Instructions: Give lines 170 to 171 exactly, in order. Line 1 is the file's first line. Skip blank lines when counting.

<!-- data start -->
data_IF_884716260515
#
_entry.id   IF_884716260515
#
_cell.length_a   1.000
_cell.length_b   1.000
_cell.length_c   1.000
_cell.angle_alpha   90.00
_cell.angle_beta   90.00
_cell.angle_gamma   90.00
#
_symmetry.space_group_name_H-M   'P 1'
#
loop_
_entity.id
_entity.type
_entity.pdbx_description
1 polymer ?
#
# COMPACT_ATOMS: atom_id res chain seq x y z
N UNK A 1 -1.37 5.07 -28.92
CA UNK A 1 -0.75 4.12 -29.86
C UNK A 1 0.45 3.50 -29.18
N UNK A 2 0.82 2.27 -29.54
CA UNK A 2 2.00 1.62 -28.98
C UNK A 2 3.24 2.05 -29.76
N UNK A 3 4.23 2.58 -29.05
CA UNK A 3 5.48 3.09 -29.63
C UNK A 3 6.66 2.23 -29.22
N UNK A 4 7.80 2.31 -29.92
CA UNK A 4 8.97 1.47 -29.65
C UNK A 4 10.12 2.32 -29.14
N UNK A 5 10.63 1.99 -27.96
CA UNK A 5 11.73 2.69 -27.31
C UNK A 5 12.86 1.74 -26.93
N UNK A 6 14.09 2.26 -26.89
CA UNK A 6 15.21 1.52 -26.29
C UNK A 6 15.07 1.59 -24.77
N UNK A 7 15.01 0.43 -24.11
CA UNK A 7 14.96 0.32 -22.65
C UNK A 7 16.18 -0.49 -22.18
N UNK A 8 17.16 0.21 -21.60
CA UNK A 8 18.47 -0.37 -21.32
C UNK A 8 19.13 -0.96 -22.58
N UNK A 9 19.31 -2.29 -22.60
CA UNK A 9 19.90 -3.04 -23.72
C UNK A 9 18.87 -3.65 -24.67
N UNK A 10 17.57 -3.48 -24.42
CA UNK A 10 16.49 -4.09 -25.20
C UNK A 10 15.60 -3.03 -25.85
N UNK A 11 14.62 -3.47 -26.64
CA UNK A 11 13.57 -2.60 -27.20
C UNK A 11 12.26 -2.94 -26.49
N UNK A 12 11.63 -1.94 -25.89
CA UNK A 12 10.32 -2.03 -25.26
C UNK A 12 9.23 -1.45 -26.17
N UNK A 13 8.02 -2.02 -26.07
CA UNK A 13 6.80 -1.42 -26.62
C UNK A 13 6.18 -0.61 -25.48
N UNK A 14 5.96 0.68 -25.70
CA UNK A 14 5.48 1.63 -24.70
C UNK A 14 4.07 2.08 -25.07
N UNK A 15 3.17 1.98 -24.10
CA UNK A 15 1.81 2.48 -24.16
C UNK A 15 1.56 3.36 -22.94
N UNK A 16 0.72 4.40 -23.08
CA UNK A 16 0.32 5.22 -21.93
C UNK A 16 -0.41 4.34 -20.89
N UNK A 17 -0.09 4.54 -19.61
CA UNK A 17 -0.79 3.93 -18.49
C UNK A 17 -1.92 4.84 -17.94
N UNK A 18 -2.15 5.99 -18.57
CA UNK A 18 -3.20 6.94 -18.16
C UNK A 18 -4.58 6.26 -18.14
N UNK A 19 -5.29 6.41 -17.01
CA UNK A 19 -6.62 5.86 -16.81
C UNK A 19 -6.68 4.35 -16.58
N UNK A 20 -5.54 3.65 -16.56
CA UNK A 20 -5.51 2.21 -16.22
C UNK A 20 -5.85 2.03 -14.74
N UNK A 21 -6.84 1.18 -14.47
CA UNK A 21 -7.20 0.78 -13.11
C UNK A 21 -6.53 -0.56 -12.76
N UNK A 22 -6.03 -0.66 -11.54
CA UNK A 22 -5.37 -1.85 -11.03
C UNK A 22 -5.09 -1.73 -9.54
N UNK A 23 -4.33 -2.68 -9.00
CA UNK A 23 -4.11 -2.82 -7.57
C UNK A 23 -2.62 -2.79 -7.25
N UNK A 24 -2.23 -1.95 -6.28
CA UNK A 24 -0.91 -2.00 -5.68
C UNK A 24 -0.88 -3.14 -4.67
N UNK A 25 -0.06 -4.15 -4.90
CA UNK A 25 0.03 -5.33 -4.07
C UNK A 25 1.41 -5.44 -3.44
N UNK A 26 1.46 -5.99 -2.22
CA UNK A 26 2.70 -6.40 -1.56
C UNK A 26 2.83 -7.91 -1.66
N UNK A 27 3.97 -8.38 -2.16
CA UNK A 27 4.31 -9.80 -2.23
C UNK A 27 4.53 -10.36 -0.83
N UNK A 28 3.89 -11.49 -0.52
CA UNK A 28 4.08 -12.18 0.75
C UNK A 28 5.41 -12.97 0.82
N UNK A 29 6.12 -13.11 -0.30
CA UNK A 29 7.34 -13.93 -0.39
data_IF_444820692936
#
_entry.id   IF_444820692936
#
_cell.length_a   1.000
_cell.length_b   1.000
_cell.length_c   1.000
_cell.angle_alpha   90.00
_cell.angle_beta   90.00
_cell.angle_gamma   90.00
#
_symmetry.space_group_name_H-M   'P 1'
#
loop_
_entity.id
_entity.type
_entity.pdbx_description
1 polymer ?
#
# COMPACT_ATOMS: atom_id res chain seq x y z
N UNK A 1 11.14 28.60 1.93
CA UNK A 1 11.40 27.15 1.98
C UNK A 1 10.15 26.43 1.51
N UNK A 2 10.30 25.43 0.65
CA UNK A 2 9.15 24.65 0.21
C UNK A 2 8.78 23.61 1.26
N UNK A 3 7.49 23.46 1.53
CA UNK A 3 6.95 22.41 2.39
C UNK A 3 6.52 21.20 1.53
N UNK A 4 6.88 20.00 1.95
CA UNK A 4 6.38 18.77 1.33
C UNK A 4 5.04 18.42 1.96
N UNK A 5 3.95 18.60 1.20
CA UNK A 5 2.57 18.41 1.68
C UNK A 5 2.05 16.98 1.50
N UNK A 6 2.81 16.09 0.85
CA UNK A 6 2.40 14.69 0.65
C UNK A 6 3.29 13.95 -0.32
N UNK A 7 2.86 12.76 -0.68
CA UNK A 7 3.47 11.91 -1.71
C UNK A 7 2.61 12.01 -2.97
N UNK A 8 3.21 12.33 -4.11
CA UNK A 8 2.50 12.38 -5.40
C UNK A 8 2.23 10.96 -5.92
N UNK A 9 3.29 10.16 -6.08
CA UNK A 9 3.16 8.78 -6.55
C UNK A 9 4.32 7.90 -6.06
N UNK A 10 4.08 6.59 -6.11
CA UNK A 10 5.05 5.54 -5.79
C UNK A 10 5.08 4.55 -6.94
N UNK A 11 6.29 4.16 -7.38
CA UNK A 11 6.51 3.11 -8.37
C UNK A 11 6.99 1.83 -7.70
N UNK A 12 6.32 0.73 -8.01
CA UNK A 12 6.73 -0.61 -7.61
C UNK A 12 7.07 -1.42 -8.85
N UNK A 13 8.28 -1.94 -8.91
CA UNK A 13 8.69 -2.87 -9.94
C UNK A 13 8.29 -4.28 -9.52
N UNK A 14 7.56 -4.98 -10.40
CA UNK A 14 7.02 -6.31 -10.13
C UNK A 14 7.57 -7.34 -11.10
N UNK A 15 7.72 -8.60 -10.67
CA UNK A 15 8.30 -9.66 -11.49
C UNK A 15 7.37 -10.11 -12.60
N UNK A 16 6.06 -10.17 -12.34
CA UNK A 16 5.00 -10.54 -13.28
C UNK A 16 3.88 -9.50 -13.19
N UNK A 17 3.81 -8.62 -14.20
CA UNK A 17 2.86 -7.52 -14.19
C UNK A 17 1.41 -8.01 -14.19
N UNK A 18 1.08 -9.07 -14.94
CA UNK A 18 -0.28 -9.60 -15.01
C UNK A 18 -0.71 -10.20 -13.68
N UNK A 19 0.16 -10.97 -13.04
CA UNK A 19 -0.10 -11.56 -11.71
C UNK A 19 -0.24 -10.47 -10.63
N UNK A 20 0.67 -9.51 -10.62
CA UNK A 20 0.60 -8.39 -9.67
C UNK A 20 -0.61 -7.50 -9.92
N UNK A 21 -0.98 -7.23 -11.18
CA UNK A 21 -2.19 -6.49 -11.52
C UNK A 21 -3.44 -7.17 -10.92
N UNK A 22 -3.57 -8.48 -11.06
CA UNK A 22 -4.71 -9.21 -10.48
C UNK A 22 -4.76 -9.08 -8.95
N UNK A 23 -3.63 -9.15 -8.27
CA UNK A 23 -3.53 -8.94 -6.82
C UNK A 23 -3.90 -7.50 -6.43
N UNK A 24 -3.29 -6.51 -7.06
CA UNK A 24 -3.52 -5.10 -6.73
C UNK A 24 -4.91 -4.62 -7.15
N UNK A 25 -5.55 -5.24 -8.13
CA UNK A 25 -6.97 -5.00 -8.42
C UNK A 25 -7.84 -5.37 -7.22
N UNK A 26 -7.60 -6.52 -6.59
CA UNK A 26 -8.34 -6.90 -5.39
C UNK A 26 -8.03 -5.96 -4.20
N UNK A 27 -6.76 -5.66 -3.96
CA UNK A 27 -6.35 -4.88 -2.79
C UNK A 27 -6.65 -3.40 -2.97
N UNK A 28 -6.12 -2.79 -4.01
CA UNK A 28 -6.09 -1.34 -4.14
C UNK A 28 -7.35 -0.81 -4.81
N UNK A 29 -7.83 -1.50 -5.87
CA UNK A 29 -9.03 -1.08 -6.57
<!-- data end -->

CA UNK A 15 8.30 -9.66 -11.49
C UNK A 15 7.37 -10.11 -12.60